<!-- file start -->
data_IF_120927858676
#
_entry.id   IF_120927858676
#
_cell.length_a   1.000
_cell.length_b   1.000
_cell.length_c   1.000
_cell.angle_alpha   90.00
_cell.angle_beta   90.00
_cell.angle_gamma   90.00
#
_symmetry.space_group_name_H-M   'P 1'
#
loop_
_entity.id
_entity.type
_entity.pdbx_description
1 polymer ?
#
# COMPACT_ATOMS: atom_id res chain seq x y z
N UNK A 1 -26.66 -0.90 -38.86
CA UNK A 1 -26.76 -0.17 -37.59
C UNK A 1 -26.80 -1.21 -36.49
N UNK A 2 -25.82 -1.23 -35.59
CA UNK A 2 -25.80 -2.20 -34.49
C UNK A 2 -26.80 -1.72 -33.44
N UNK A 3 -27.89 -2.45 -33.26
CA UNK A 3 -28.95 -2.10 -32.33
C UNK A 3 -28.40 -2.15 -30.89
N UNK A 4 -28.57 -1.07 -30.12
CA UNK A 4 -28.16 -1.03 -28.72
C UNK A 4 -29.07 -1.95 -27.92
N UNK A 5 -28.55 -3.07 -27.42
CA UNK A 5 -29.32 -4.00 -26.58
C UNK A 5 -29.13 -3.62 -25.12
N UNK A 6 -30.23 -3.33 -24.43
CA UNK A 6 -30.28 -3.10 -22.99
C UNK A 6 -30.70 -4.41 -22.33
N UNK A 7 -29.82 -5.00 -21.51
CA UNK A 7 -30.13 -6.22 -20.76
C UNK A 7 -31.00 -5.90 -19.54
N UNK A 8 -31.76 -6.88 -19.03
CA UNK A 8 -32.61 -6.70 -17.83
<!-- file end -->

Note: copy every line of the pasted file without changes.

data_IF_120927858676
#
_entry.id   IF_120927858676
#
_cell.length_a   1.000
_cell.length_b   1.000
_cell.length_c   1.000
_cell.angle_alpha   90.00
_cell.angle_beta   90.00
_cell.angle_gamma   90.00
#
_symmetry.space_group_name_H-M   'P 1'
#
loop_
_entity.id
_entity.type
_entity.pdbx_description
1 polymer ?
#
# COMPACT_ATOMS: atom_id res chain seq x y z
N UNK A 1 -26.66 -0.90 -38.86
CA UNK A 1 -26.76 -0.17 -37.59
C UNK A 1 -26.80 -1.21 -36.49
N UNK A 2 -25.82 -1.23 -35.59
CA UNK A 2 -25.80 -2.20 -34.49
C UNK A 2 -26.80 -1.72 -33.44
N UNK A 3 -27.89 -2.45 -33.26
CA UNK A 3 -28.95 -2.10 -32.33
C UNK A 3 -28.40 -2.15 -30.89
N UNK A 4 -28.57 -1.07 -30.12
CA UNK A 4 -28.16 -1.03 -28.72
C UNK A 4 -29.07 -1.95 -27.92
N UNK A 5 -28.55 -3.07 -27.42
CA UNK A 5 -29.32 -4.00 -26.58
C UNK A 5 -29.13 -3.62 -25.12
N UNK A 6 -30.23 -3.33 -24.43
CA UNK A 6 -30.28 -3.10 -22.99
C UNK A 6 -30.70 -4.41 -22.33
N UNK A 7 -29.82 -5.00 -21.51
CA UNK A 7 -30.13 -6.22 -20.76
C UNK A 7 -31.00 -5.90 -19.54
N UNK A 8 -31.76 -6.88 -19.03
CA UNK A 8 -32.61 -6.70 -17.83